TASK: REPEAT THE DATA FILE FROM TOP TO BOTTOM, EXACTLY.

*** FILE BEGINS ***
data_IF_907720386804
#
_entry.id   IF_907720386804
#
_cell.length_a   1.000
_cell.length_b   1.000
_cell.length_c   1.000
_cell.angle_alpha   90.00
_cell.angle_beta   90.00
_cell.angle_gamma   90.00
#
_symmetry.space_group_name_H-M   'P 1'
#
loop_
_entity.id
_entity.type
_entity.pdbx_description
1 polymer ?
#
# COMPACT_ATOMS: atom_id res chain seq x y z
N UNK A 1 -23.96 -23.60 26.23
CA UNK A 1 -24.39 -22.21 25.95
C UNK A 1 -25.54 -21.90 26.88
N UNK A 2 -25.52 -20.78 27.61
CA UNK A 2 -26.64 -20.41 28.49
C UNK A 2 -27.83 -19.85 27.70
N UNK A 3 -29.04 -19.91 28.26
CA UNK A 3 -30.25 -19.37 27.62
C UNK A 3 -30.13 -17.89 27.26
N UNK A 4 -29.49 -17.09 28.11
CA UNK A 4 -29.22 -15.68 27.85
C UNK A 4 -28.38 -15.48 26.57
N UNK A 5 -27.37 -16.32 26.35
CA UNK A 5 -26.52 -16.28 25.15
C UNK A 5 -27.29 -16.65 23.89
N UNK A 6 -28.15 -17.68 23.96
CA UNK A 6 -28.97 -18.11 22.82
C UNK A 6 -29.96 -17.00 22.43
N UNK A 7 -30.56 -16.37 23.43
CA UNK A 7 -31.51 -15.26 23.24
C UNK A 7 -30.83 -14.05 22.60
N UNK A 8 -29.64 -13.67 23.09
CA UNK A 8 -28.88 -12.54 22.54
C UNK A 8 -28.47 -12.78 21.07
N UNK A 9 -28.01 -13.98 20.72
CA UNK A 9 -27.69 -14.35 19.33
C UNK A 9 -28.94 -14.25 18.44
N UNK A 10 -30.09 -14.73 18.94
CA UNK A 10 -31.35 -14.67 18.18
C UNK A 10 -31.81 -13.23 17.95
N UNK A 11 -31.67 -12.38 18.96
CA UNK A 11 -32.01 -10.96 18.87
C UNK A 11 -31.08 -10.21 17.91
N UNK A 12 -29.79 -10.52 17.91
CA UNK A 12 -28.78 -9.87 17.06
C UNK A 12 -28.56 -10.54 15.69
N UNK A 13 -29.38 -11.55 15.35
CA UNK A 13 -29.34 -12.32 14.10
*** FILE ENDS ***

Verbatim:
data_IF_907720386804
#
_entry.id   IF_907720386804
#
_cell.length_a   1.000
_cell.length_b   1.000
_cell.length_c   1.000
_cell.angle_alpha   90.00
_cell.angle_beta   90.00
_cell.angle_gamma   90.00
#
_symmetry.space_group_name_H-M   'P 1'
#
loop_
_entity.id
_entity.type
_entity.pdbx_description
1 polymer ?
#
# COMPACT_ATOMS: atom_id res chain seq x y z
N UNK A 1 -23.96 -23.60 26.23
CA UNK A 1 -24.39 -22.21 25.95
C UNK A 1 -25.54 -21.90 26.88
N UNK A 2 -25.52 -20.78 27.61
CA UNK A 2 -26.64 -20.41 28.49
C UNK A 2 -27.83 -19.85 27.70
N UNK A 3 -29.04 -19.91 28.26
CA UNK A 3 -30.25 -19.37 27.62
C UNK A 3 -30.13 -17.89 27.26
N UNK A 4 -29.49 -17.09 28.11
CA UNK A 4 -29.22 -15.68 27.85
C UNK A 4 -28.38 -15.48 26.57
N UNK A 5 -27.37 -16.32 26.35
CA UNK A 5 -26.52 -16.28 25.15
C UNK A 5 -27.29 -16.65 23.89
N UNK A 6 -28.15 -17.68 23.96
CA UNK A 6 -28.97 -18.11 22.82
C UNK A 6 -29.96 -17.00 22.43
N UNK A 7 -30.56 -16.37 23.43
CA UNK A 7 -31.51 -15.26 23.24
C UNK A 7 -30.83 -14.05 22.60
N UNK A 8 -29.64 -13.67 23.09
CA UNK A 8 -28.88 -12.54 22.54
C UNK A 8 -28.47 -12.78 21.07
N UNK A 9 -28.01 -13.98 20.72
CA UNK A 9 -27.69 -14.35 19.33
C UNK A 9 -28.94 -14.25 18.44
N UNK A 10 -30.09 -14.73 18.94
CA UNK A 10 -31.35 -14.67 18.18
C UNK A 10 -31.81 -13.23 17.95
N UNK A 11 -31.67 -12.38 18.96
CA UNK A 11 -32.01 -10.96 18.87
C UNK A 11 -31.08 -10.21 17.91
N UNK A 12 -29.79 -10.52 17.91
CA UNK A 12 -28.78 -9.87 17.06
C UNK A 12 -28.56 -10.54 15.69
N UNK A 13 -29.38 -11.55 15.35
CA UNK A 13 -29.34 -12.32 14.10